Bernanke to the Fed: Watch Out for Shadow Banking!


“We are now more than four years beyond the most intense phase of the financial crisis, but its legacy remains,” began Federal Reserve Chairman Ben Bernanke’s speech at the 49th Annual Conference on Bank Structure and Competition sponsored by the Federal Reserve Bank of Chicago. That legacy is the lingering and stubbornly high unemployment rate and a financial system that — despite experiencing a significant recovery over the past four years — continues to struggle with the economic and legal ramifications of the crisis.

In his wide-ranging speech, aimed primarily at the Federal Reserve’s role in monitoring the financial system for any signs of vulnerabilities that could prompt another crisis, Bernanke said the central bank was examining asset markets for signs of excessive risk taking. “While the shadow banking sector is smaller today than before the crisis … regulators and the private sector need to address remaining vulnerabilities,” he explained.

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The financial crisis, which precipitated a recession from December 2007 to June 2009, drew the attention of regulators to a group of firms and funding vehicles, known as the shadow banks, which were poorly regulated but concealed huge risk. Because of that reality, the crisis engendered a major shift in financial regulatory policy and practice. Not since the Great Depression have such extensive regulatory changes taken place, including the Dodd-Frank Wall Street Reform and Consumer Protection Act in the United States and the Basel III Accord, internationally. Particular attention was given to those companies designated as systemically important institutions and the shadow banking system.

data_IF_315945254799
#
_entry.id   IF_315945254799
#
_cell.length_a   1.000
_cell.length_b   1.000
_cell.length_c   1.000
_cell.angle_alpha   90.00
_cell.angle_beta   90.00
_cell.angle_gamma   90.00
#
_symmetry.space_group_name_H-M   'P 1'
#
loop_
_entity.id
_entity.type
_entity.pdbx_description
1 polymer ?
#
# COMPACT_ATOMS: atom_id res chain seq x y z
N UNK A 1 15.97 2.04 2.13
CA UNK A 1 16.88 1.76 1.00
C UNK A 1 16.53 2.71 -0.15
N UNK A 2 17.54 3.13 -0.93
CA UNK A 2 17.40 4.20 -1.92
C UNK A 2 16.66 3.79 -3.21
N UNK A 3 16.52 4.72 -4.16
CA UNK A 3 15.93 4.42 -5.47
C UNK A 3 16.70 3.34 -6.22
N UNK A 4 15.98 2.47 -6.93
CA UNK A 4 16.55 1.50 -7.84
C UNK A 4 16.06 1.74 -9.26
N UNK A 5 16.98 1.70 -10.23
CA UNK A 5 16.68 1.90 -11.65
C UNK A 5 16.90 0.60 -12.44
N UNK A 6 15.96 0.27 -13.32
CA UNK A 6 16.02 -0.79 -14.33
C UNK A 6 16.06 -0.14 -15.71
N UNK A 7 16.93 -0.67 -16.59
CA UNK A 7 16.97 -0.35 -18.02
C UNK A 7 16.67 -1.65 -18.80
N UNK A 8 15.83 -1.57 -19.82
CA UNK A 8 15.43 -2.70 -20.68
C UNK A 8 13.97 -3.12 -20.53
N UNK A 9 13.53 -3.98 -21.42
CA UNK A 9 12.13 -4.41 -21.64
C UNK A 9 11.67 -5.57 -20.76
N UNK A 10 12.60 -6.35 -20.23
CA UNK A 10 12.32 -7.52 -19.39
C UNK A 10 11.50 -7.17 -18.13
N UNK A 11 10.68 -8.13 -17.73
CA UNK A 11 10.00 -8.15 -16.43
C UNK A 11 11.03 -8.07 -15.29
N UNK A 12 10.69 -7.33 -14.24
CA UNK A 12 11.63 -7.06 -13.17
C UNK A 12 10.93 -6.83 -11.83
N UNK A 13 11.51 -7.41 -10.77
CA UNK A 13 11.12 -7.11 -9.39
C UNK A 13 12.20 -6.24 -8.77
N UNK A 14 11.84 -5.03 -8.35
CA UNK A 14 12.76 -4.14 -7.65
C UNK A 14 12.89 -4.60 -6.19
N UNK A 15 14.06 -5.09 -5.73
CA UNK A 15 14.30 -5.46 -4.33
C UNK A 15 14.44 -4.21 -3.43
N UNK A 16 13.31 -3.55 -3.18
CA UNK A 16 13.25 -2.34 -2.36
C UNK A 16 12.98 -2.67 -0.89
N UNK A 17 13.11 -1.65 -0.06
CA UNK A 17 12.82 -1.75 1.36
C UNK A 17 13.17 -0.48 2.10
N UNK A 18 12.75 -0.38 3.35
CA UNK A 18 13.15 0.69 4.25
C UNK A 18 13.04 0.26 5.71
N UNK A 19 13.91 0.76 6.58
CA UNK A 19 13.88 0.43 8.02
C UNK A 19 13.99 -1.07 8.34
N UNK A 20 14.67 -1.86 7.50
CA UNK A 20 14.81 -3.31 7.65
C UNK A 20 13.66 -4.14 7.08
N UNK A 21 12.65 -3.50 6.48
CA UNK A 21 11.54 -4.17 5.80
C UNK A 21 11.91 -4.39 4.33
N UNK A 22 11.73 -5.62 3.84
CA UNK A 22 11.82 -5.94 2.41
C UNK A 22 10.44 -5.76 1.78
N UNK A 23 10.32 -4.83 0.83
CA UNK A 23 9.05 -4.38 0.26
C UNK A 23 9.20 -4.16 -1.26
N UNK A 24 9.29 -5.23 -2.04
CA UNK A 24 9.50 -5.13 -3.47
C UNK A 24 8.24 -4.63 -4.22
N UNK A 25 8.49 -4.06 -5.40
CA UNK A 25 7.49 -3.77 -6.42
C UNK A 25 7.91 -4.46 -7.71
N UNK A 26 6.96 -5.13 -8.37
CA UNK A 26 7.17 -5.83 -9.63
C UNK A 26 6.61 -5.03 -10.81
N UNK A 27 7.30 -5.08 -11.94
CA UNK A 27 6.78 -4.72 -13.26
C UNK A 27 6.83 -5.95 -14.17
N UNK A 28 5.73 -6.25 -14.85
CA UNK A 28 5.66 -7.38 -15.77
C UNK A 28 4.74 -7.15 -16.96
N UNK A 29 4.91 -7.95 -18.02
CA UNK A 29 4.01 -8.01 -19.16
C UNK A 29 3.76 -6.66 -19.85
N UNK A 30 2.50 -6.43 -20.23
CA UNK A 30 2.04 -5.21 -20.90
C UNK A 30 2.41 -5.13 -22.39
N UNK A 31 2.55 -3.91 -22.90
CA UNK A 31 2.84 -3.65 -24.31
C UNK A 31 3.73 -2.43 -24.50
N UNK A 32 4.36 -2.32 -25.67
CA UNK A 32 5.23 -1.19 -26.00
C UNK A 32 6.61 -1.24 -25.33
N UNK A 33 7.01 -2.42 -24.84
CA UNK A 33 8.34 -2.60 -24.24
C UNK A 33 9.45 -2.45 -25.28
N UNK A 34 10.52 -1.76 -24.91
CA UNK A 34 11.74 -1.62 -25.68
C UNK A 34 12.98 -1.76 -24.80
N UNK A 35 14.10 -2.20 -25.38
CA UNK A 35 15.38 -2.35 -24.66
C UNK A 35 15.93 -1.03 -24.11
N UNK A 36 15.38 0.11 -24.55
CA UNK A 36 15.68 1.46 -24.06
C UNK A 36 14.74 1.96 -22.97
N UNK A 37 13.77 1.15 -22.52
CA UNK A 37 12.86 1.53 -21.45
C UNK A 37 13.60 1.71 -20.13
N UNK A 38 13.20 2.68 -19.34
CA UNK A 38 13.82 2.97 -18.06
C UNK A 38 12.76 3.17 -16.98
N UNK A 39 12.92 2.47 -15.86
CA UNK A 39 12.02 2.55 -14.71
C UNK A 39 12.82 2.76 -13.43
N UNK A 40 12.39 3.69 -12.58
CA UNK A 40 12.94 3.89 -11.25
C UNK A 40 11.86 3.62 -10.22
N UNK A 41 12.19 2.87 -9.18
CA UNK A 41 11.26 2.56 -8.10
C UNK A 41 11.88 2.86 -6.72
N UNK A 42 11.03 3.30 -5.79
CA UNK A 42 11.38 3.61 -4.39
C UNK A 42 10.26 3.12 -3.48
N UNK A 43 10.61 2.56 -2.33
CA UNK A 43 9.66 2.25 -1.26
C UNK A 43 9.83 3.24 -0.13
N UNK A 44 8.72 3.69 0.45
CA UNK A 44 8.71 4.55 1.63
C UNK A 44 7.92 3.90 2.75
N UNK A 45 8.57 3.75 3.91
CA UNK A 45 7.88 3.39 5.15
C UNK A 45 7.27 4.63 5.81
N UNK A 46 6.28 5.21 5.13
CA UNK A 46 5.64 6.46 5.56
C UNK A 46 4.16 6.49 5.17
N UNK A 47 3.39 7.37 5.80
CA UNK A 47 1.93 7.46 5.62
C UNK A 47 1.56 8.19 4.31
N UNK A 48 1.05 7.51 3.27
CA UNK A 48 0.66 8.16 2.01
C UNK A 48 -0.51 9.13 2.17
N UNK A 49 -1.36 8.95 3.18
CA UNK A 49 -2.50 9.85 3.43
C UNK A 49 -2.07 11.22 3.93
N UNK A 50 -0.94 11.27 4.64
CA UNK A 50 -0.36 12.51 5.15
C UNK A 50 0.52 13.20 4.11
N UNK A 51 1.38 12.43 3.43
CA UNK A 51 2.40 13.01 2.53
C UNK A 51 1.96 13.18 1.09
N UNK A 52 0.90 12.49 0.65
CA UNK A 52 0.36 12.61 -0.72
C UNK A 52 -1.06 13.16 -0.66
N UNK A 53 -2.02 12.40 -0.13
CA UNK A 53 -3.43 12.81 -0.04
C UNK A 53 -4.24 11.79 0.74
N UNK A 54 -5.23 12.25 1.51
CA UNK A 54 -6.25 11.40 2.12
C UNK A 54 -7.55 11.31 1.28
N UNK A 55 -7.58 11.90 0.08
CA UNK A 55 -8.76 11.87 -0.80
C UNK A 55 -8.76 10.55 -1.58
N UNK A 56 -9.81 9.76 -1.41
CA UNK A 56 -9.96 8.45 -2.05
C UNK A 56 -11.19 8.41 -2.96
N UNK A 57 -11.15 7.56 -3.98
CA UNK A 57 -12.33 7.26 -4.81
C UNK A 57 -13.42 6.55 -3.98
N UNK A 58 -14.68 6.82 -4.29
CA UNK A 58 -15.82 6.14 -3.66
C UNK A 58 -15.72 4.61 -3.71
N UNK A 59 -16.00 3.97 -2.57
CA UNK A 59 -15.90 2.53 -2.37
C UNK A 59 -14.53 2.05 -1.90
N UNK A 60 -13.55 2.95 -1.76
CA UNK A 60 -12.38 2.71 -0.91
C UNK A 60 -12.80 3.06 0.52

After all, “systemic risks can only be defused if they are first identified,” as Bernanke noted.

Leading the Federal Reserve’s increased monitoring is its Office of Financial Stability Policy and Research, which informs the policy decisions of both the central bank and the Federal Open Market Committee. Just last month, the Financial Stability Oversight Council, which is chaired by U.S. Treasury Secretary Jack Lew, warned of the possibility of runs on the shadow banking system, the term used to describe the collection of non-bank financial intermediaries that compete with banks to provide credit.

In his speech, Bernanke said that additional regulation was needed to ensure that repossession market — the wholesale market that financial institutions, including shadow banks, use for their daily funding requirements — could deal with the potential consequences of a default by a broker-dealer or a large borrower. He further acknowledge that a run on money market funds was possible as well. These funds often provide the short-term funding for shadow banking.

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In the run-up to the financial crisis, investors, who invested in certain asset-backed securities provided by such institutions, “did not fully understand the quality of the assets they were financing,” stated Bernanke. “Investors were lulled by triple-A credit ratings and by expected support from sponsoring institutions — support that was, in fact, discretionary and not always provided.” When investors lost confidence in the assets or the institutions, they ran, creating serious funding pressure throughout the financial system, threatening the solvency of main firms, and inflicting serious damage on the broader economy.

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